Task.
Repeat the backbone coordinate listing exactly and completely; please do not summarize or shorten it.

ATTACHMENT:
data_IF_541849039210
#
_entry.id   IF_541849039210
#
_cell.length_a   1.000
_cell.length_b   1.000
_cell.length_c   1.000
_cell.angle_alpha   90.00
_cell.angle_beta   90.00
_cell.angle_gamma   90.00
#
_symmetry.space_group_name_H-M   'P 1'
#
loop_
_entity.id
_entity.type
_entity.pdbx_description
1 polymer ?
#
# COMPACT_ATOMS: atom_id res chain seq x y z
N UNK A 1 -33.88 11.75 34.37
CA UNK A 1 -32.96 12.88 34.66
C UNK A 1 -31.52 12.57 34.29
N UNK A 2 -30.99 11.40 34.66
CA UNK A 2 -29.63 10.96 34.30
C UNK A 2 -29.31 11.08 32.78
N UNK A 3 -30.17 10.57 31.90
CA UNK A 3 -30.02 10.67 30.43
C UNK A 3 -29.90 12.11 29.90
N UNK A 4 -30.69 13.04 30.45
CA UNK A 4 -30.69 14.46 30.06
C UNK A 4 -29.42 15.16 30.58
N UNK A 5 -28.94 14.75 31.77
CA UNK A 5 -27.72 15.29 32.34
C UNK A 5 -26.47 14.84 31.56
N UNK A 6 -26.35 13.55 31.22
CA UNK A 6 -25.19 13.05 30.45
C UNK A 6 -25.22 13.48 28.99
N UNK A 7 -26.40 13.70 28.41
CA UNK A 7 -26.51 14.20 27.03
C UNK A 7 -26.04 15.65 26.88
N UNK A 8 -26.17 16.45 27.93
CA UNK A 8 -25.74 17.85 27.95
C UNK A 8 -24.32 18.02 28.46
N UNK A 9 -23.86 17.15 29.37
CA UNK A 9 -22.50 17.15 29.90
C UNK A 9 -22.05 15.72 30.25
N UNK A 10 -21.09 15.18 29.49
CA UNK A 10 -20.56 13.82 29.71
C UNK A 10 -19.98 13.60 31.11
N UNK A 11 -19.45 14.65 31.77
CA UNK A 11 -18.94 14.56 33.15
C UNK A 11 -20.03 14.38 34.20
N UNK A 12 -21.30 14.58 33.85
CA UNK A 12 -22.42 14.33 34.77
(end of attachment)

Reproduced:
data_IF_541849039210
#
_entry.id   IF_541849039210
#
_cell.length_a   1.000
_cell.length_b   1.000
_cell.length_c   1.000
_cell.angle_alpha   90.00
_cell.angle_beta   90.00
_cell.angle_gamma   90.00
#
_symmetry.space_group_name_H-M   'P 1'
#
loop_
_entity.id
_entity.type
_entity.pdbx_description
1 polymer ?
#
# COMPACT_ATOMS: atom_id res chain seq x y z
N UNK A 1 -33.88 11.75 34.37
CA UNK A 1 -32.96 12.88 34.66
C UNK A 1 -31.52 12.57 34.29
N UNK A 2 -30.99 11.40 34.66
CA UNK A 2 -29.63 10.96 34.30
C UNK A 2 -29.31 11.08 32.78
N UNK A 3 -30.17 10.57 31.90
CA UNK A 3 -30.02 10.67 30.43
C UNK A 3 -29.90 12.11 29.90
N UNK A 4 -30.69 13.04 30.45
CA UNK A 4 -30.69 14.46 30.06
C UNK A 4 -29.42 15.16 30.58
N UNK A 5 -28.94 14.75 31.77
CA UNK A 5 -27.72 15.29 32.34
C UNK A 5 -26.47 14.84 31.56
N UNK A 6 -26.35 13.55 31.22
CA UNK A 6 -25.19 13.05 30.45
C UNK A 6 -25.22 13.48 28.99
N UNK A 7 -26.40 13.70 28.41
CA UNK A 7 -26.51 14.20 27.03
C UNK A 7 -26.04 15.65 26.88
N UNK A 8 -26.17 16.45 27.93
CA UNK A 8 -25.74 17.85 27.95
C UNK A 8 -24.32 18.02 28.46
N UNK A 9 -23.86 17.15 29.37
CA UNK A 9 -22.50 17.15 29.90
C UNK A 9 -22.05 15.72 30.25
N UNK A 10 -21.09 15.18 29.49
CA UNK A 10 -20.56 13.82 29.71
C UNK A 10 -19.98 13.60 31.11
N UNK A 11 -19.45 14.65 31.77
CA UNK A 11 -18.94 14.56 33.15
C UNK A 11 -20.03 14.38 34.20
N UNK A 12 -21.30 14.58 33.85
CA UNK A 12 -22.42 14.33 34.77